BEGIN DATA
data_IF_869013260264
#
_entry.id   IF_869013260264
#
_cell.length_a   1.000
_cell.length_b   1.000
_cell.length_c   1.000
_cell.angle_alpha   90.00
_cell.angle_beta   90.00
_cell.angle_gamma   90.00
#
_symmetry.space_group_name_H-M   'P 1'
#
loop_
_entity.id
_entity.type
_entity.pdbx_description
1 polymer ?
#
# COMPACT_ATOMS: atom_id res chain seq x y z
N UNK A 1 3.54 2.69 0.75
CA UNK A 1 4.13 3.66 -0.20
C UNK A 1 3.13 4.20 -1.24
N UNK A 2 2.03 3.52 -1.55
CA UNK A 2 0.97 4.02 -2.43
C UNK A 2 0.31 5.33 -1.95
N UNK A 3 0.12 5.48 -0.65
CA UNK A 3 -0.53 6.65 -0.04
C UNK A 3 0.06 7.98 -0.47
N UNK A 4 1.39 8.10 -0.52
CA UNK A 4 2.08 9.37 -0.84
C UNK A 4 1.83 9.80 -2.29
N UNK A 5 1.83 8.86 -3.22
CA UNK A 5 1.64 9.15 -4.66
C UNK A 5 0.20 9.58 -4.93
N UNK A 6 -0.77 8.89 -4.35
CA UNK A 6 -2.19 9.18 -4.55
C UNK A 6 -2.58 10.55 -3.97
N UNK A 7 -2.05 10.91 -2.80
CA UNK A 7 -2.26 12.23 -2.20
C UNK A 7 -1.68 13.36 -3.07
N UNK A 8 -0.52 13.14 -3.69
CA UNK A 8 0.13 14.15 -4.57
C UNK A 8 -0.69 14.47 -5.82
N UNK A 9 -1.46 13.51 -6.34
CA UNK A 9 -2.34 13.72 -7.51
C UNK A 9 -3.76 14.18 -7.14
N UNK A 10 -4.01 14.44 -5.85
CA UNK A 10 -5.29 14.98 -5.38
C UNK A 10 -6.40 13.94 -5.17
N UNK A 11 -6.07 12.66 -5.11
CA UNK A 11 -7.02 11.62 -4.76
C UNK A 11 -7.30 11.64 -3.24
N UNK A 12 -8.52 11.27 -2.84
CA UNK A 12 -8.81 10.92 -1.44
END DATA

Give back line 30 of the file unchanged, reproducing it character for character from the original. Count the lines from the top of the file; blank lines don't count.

N UNK A 4 1.39 8.10 -0.52